HAROLD SHURTLEFF, and CAMP CONSTITUTION, a public charitable trust, Plaintiffs, Appellants,
CITY OF BOSTON, and GREGORY T. ROONEY, in his official capacity as Commissioner of the City of Boston Property Management Division, Defendants, Appellees.
FROM THE UNITED STATES DISTRICT COURT FOR THE DISTRICT OF
MASSACHUSETTS [Hon. Denise J. Casper, U.S. District Judge]
D. Staver, with whom Roger K. Gannam, Horatio G. Mihet,
Daniel J. Schmid, and Liberty Counsel were on brief, for
Eidsmoe, Foundation for Moral Law, on brief for Foundation
for Moral Law, amicus curiae.
M. Ortner, Deborah J. La Fetra, and Pacific Legal Foundation,
on brief for Pacific Legal Foundation, amicus curiae.
S. Arcangeli, Assistant Corporation Counsel, City of Boston
Law Department, with whom Eugene L. O'Flaherty,
Corporation Counsel, was on brief, for appellees.
Richard B. Katskee, Carmen N. Green, Patrick Grubel,
Americans United for Separation of Church and State, Jeffrey
I. Pasek, Cozen O'Connor, Steven M. Freeman, David L.
Barkey, Amy E. Feinman, Anti-Defamation League, Amrith Kaur,
Cindy Nesbit and Sikh Coalition, on brief for Religious and
Civil-Rights Organizations, amici curiae.
Torruella, Selya, and Lynch, Circuit Judges.
TORRUELLA, CIRCUIT JUDGE.
appeal arises from the denial of a preliminary injunction
that would have required the City of Boston
("City") to temporarily raise a "Christian
flag" on a government-owned flagpole in front of its
City Hall. Plaintiff-appellant Harold Shurtleff is the
director of Camp Constitution, a volunteer association (and
also a plaintiff-appellant here) established in 2009 to
"enhance understanding of the country's
Judeo-Christian moral heritage, the American heritage of
courage and ingenuity, [and] the genius of the United States
Constitution," among other things. To commemorate
Constitution and Citizenship Day in September 2017,
Shurtleff, in his role as director of Camp Constitution,
organized an event to be held at the plaza in front of City
Hall. Shurtleff alleges he intended this event to be a
celebration of the Christian community's civic and social
contributions to the City and the Commonwealth of
Massachusetts, as well as of Christian support for religious
tolerance, the rule of law, and the United States
Constitution. Shurtleff sought a permit from the City to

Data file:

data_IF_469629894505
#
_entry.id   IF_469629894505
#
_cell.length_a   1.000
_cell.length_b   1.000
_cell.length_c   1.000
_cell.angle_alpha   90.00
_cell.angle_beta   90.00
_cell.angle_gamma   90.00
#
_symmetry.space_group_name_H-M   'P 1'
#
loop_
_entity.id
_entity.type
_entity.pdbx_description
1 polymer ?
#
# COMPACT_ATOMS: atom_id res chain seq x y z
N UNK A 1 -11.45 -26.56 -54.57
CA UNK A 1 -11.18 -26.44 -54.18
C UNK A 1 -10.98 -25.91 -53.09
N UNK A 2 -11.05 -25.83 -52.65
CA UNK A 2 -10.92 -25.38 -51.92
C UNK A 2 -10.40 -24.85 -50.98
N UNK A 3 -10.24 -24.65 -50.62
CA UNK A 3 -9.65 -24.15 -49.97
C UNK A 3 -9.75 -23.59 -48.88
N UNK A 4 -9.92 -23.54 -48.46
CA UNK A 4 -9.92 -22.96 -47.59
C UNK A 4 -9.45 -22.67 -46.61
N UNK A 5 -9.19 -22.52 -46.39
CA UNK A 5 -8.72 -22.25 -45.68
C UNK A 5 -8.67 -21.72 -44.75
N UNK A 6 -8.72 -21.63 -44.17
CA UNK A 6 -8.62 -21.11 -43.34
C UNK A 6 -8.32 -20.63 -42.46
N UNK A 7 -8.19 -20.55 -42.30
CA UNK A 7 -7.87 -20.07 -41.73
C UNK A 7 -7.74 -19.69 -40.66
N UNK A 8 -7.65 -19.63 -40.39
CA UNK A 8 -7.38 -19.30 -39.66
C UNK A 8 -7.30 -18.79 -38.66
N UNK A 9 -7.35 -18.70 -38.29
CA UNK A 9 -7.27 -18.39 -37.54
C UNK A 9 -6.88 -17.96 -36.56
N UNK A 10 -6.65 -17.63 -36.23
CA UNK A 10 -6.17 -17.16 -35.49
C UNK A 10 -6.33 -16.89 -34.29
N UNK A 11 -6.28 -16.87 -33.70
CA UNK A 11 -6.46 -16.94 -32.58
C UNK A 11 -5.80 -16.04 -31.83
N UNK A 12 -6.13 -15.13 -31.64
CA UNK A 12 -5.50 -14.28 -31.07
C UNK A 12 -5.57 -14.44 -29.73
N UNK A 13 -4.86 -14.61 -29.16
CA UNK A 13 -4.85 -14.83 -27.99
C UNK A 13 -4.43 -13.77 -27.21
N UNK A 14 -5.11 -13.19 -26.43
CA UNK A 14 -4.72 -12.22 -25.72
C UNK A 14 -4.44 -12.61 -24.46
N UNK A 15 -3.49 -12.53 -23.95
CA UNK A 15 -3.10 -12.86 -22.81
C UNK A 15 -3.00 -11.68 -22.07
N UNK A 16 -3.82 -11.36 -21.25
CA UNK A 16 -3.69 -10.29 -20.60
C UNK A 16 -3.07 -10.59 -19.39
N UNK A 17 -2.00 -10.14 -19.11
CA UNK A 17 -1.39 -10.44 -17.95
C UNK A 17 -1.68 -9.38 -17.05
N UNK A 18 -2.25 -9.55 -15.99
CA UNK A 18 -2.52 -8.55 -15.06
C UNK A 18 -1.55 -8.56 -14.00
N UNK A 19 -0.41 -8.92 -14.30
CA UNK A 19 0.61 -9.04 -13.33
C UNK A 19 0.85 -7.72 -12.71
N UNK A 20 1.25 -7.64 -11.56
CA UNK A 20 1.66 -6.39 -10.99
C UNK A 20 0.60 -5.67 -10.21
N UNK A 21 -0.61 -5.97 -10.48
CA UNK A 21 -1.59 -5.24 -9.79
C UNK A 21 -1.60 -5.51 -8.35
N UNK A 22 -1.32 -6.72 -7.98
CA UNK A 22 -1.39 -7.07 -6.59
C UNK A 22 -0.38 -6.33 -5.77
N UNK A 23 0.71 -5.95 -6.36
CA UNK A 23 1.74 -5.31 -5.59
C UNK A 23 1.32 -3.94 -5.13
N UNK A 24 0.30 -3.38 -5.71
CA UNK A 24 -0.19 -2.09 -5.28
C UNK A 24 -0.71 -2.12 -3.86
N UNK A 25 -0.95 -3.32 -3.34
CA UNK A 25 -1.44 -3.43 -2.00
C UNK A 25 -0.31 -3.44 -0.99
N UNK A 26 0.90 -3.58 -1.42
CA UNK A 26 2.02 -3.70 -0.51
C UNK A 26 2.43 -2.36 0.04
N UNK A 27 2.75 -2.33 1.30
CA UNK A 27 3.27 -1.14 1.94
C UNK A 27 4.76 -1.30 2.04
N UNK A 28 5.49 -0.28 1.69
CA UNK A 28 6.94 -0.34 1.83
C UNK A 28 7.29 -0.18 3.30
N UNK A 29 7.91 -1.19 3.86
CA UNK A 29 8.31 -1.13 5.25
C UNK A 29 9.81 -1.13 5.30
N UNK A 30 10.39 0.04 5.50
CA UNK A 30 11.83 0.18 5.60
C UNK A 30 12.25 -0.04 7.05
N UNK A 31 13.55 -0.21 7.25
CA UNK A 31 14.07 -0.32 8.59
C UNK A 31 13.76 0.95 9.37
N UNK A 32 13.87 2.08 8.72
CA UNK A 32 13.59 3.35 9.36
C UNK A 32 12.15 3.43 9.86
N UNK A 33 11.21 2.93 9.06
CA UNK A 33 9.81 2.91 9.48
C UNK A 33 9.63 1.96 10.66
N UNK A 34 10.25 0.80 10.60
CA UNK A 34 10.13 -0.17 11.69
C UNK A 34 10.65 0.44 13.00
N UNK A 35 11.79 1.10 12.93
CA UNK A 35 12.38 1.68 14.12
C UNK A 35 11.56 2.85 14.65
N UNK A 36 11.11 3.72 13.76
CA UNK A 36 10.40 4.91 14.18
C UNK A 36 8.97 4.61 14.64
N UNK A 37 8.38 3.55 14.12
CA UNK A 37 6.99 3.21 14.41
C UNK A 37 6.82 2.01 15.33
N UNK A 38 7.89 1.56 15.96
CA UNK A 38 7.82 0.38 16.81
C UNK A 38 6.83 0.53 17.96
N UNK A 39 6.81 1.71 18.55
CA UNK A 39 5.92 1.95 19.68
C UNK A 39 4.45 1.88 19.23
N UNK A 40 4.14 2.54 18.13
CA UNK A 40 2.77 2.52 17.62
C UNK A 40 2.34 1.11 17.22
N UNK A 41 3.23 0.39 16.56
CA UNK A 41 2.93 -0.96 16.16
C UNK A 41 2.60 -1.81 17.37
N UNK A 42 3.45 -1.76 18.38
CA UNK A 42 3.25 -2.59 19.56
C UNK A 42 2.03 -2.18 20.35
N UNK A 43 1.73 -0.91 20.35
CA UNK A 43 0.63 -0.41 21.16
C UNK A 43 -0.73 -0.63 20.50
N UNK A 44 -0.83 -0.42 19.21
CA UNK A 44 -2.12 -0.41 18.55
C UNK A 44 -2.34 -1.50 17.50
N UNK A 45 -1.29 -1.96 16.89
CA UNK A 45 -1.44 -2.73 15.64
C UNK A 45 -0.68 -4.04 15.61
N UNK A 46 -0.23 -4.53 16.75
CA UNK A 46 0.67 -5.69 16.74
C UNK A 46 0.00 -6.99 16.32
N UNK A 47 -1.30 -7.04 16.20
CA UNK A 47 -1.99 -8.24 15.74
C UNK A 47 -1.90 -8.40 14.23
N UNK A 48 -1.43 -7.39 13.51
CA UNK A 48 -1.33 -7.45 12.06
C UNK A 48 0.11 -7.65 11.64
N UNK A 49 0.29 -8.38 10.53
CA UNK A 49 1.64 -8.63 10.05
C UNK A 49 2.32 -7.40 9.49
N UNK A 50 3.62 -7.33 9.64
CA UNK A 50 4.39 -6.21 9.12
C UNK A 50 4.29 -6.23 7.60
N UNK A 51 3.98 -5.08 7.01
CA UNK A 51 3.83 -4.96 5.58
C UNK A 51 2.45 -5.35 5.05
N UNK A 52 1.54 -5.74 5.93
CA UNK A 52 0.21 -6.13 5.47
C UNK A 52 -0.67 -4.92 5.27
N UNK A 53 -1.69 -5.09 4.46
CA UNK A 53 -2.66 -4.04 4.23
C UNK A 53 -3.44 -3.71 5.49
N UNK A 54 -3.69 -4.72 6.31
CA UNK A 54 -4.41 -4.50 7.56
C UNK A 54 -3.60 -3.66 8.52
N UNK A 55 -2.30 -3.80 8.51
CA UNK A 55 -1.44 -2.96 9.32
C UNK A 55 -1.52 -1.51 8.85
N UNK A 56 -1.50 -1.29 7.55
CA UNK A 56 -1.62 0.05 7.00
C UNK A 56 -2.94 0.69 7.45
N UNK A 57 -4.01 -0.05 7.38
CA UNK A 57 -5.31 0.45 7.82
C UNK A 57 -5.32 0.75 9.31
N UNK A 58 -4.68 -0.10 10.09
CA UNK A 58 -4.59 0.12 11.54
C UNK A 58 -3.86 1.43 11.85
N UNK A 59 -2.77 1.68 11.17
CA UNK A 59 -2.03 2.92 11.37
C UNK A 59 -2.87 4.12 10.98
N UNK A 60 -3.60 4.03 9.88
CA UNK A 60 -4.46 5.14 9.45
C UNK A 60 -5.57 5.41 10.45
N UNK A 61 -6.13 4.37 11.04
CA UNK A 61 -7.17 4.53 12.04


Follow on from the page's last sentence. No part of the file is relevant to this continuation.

raise a Christian flag on one of the City Hall Plaza flagpoles
during the proposed celebration. That flag would have been
raised next to poles flying the United States and
Massachusetts flags and in place of the City of Boston flag,
normally flown there.
City denied Shurtleff's flag-raising request, but
otherwise allowed him and Camp Constitution to host their
event at City Hall Plaza. Shurtleff and Camp Constitution
filed suit almost a year later, raising Free Speech,
Establishment Clause, and Equal Protection claims, and
seeking a preliminary injunction to prevent the City from
denying them a permit to raise the flag. The district court
denied the injunction and we now affirm.
Hall Plaza is at the entrance of Boston's City Hall. A
trio of eighty-three-foot tall poles that the City owns and
controls stands in the Plaza. Two of the poles usually fly
the United States and Massachusetts flags. At issue here is
the third pole, which displays the City's flag except
when temporarily replaced by another flag upon the request of
a third-party person or organization. Requests to replace the
City's flag with another flag are often accompanied by a
proposed third-party event to take place at a City-owned
venue, such as the Plaza. In the past, the pole in dispute
has displayed country flags (according to the complaint,
those of Albania, Brazil, Cuba, Ethiopia, Italy, Mexico,
Panama, the People's Republic of China, Peru, Portugal,
and also that of the territory of Puerto Rico) as well as the
flag of the Chinese Progressive Association, the LGBT rainbow
flag, the transgender rights flag, the Juneteenth flag
commemorating the end of slavery, and that of the Bunker Hill
these third-party flags contain what Shurtleff alleges is